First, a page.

I've noticed that while the red oaks started dropping acorns a few weeks ago, the white oaks, especially the Bur Oaks, dropped them en masse a few days ago.  I've been wanting to try my hand at acorn processing ever since I saw the beautiful pastas, breads, and even "coffee" on Hank Shaw's site (do a search for acorns once there, you'll be in awe).  I grabbed my gathering basket, a couple of my grubby-handed kids, and started scooping the acorns in.  They easily fell out of their caps and I found out later, were nearly bug-free, unlike their red oak cousins.

The process of removing the nut meats from the acorn shell is a tedious one.  It helps to enlist some helpers for this step too.

Whack the acorn, remove the meat, drop meat in a pot of water, repeat.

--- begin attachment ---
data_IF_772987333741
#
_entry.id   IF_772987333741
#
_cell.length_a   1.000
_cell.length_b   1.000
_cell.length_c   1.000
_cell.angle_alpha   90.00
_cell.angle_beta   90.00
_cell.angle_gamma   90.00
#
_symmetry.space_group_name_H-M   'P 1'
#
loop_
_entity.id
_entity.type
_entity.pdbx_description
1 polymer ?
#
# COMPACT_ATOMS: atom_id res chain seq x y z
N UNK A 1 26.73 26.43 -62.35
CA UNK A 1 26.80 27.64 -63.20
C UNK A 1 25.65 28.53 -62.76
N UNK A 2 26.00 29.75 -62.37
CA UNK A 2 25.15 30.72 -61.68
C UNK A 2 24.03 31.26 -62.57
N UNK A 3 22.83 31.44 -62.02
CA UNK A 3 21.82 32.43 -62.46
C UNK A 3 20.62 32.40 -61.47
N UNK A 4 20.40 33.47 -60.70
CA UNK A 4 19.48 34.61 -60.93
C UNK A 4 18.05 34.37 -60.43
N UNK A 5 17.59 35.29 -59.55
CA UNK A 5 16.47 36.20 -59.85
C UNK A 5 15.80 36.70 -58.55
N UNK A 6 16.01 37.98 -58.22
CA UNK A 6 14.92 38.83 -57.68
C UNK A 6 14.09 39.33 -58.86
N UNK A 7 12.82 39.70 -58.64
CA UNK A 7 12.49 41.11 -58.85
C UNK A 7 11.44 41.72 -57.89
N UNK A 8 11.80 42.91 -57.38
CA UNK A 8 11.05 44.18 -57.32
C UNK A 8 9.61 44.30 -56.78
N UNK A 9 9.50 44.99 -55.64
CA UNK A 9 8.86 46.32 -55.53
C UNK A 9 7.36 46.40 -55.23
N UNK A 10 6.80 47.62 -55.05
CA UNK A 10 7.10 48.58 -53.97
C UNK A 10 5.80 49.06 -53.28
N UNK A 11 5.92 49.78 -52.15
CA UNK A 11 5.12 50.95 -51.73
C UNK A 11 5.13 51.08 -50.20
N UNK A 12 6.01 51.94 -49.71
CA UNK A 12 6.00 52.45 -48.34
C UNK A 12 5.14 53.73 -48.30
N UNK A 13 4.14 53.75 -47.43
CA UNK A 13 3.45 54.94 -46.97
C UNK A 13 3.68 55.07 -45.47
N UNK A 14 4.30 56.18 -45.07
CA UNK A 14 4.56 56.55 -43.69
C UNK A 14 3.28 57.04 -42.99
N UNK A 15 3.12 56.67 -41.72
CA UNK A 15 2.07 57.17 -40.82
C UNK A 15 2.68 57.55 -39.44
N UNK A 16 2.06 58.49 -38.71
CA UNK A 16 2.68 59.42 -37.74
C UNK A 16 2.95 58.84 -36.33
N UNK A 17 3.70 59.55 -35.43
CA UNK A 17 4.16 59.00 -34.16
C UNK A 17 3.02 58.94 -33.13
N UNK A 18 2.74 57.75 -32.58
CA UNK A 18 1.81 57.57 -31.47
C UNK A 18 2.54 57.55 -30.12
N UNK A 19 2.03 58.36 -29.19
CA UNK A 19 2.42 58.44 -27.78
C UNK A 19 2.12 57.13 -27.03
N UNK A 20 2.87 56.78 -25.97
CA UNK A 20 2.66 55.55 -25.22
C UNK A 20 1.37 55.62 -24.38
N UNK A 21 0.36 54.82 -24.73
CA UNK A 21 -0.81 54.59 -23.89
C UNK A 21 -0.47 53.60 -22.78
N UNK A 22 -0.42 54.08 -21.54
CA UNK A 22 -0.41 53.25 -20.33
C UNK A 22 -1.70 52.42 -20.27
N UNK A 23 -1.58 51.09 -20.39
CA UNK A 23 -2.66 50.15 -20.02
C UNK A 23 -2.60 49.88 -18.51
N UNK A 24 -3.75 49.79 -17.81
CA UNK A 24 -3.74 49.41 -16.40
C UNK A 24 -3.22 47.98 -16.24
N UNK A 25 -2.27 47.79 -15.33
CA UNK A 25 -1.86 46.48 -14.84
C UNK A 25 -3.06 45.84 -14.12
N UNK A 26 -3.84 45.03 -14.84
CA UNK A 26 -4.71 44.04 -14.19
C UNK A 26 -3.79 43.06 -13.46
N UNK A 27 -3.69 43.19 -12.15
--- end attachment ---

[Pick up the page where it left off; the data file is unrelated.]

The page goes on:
After we had de-shelled our entire batch of acorns, I needed to leach the tannins out.  The tannin in the acorn is what gives them their bitter taste.  Even before leaching, these acorns were pretty mild so I didn't have to do much soaking, three changes of water was all it took.  When the soaking water remained clear I put the drained acorns in my dehydrator to dry so I could later grind them into flour.  (see Hank Shaw's post for processing tips)

With the sudden cold snap it seemed like soup weather so I decided that acorn bread would be on the menu.  I used Amber Dusick's recipe and it turned out fantastically.  It was hearty and slightly sweet, so good slathered with butter and served with my roasted squash soup.  We enjoyed it so much I headed right back out and gathered more acorns.  I'm dying to try that coffee recipe...

Tomorrow I'll show you what I did with these.

How about you?  Have you ever eaten acorns?  What did you think?


Related Posts with Thumbnails